3. I think Jenny brought up an interesting virtue with humility a it is often the direect opposite of what we see with soem authors and it can somatimes appear that those who bignote themselves get the most attention. But I think we can only be the type of people we are. As for patience it's not easy to be patient when a work is taking more time than anticipated but so important to let it gel and get it right.

  4. You can tell my fingers got impatient then by the spelling mistakes.

  5. Patience ,,,yes, endless, dogged, determined and undeterred patience very high on my list.
    Kindness? I rate it one of the highest virtues overall. A kind person cannot really do harm to anyone. I don't know that it is high in the writing echelon of virtues, unless you mean avoiding libel and slander!
    Humility. We are duly humbled so often we must be the humblest workers on the planet.
    Love? Maybe a mixture of Anna's addiction and bloody minded willpower add up to devotion to the craft? Love of learning, and knowledge; needed.
    I throw in flexibility and open-mindedness without which we would still be using pencils and pads.Diligence. definitely. Margaret Sutherland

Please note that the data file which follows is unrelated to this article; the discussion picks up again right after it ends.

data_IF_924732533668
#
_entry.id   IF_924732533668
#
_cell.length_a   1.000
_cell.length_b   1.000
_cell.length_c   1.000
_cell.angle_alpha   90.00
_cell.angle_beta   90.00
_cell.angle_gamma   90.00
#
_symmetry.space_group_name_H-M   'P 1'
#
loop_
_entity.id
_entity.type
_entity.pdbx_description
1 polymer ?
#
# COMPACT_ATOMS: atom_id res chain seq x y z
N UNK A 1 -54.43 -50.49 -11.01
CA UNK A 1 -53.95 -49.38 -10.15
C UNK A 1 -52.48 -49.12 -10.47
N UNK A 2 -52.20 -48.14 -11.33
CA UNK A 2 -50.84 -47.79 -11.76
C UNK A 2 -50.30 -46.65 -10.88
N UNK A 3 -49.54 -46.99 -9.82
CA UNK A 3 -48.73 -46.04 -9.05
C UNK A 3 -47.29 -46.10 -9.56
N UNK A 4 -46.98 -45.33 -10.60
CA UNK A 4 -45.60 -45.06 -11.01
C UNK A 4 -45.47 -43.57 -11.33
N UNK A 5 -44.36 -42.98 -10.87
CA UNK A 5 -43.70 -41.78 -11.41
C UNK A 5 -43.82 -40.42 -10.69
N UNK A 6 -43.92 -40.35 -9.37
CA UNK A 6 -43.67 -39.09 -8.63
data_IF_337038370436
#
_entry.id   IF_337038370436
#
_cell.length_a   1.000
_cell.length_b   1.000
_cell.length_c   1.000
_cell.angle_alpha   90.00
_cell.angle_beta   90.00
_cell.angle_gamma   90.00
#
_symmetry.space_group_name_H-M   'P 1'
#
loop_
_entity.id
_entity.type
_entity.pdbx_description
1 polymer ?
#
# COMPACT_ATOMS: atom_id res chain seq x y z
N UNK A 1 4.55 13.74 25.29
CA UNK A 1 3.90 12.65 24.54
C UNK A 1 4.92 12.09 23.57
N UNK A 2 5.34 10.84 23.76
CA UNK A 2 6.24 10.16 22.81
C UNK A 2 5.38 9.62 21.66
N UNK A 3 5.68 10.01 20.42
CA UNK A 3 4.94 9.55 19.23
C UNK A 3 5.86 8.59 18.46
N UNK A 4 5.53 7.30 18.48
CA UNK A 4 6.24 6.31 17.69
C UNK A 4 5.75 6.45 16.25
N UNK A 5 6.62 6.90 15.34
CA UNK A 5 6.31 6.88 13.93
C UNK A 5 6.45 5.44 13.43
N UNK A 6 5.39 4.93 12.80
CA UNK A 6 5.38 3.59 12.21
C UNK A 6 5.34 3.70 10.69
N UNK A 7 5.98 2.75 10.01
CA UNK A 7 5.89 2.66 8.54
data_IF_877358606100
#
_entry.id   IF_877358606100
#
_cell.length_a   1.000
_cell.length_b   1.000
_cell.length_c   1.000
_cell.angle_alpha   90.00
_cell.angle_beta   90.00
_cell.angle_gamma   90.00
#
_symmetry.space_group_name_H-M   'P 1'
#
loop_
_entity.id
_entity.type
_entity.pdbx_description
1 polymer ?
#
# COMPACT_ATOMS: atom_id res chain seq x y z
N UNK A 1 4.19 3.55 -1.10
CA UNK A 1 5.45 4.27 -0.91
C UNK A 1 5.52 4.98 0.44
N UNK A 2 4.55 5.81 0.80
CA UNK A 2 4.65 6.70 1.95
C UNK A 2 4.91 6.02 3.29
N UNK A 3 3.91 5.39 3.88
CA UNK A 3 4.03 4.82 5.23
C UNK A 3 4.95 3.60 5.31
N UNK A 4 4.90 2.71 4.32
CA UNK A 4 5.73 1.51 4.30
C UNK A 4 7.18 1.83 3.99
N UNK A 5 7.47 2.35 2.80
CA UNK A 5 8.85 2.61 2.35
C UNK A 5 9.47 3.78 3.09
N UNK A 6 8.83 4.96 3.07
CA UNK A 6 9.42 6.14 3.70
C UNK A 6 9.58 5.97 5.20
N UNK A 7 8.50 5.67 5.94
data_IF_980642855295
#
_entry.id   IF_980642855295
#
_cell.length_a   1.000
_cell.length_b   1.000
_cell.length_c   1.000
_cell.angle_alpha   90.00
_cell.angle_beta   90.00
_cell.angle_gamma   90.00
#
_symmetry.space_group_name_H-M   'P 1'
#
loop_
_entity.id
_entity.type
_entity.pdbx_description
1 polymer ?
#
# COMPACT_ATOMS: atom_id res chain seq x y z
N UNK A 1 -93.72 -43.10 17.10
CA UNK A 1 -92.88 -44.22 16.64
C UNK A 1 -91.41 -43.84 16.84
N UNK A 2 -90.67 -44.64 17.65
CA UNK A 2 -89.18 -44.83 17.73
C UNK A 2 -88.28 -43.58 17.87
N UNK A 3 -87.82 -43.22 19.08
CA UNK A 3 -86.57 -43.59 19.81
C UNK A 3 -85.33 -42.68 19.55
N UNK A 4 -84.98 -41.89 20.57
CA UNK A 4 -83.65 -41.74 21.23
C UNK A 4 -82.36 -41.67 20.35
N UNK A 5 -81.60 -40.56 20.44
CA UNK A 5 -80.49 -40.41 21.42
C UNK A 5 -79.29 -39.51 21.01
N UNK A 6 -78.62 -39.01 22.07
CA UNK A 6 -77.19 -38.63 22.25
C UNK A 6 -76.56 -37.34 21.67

6. Great blog! Interesting list of virtues, too. Can you add passion? I need that to write well (or rather inspiration). I suppose my virutes would indeed be patience and diligence. Maybe determination, as I don't give up easy and just keep pushing forward even when I don't feel like it. Anyway, Rosanne, thanks for the inspiration!

  7. My five writers' virtues--all of which I need more of:

    1. Diligence and Perseverance, because not every moment will be an inspired one. And you have to write, anyway. And then keep at it. If I waited to be truly inspired, I'd write only 10-12 times a year. And you have to be diligent enough to move on to the next piece--fast.
    2. Versatility, because your story won't always come out in a gush. Writers need to work at a scene near the beginning, then the middle, then 1/4 through...and writers should write different things. I've had a spec. fiction story, a small nonfiction piece, and a mystery short story accepted or published in the last few weeks. Plus, you have to be versatile enough to write the story the way it wants to be written. And versatility means balancing writing/career/relationships...
    3. Empathy, because if you don't have the humanity to care about your characters--even the minor ones, or the bad ones--then the agent, editor and reader won't, either. Reading YEAR OF WONDERS right now; the empathy and humanity Brooks feels for her characters is a force stronger than the plague she details.
    4. Bravery, because the rejections will pile up, but you have to send it out again, anyway. My latest rejection said, "Though I liked the concept, the ending seemed pretty arbitrary." OUCH. And you have to be brave enough to tell the story the way it wants to be told, too. Not for the faint.
    5. Contentedness, at least while writing. (Though a great many great writers were malcontents.) If writing itself doesn't content you, you won't write for long.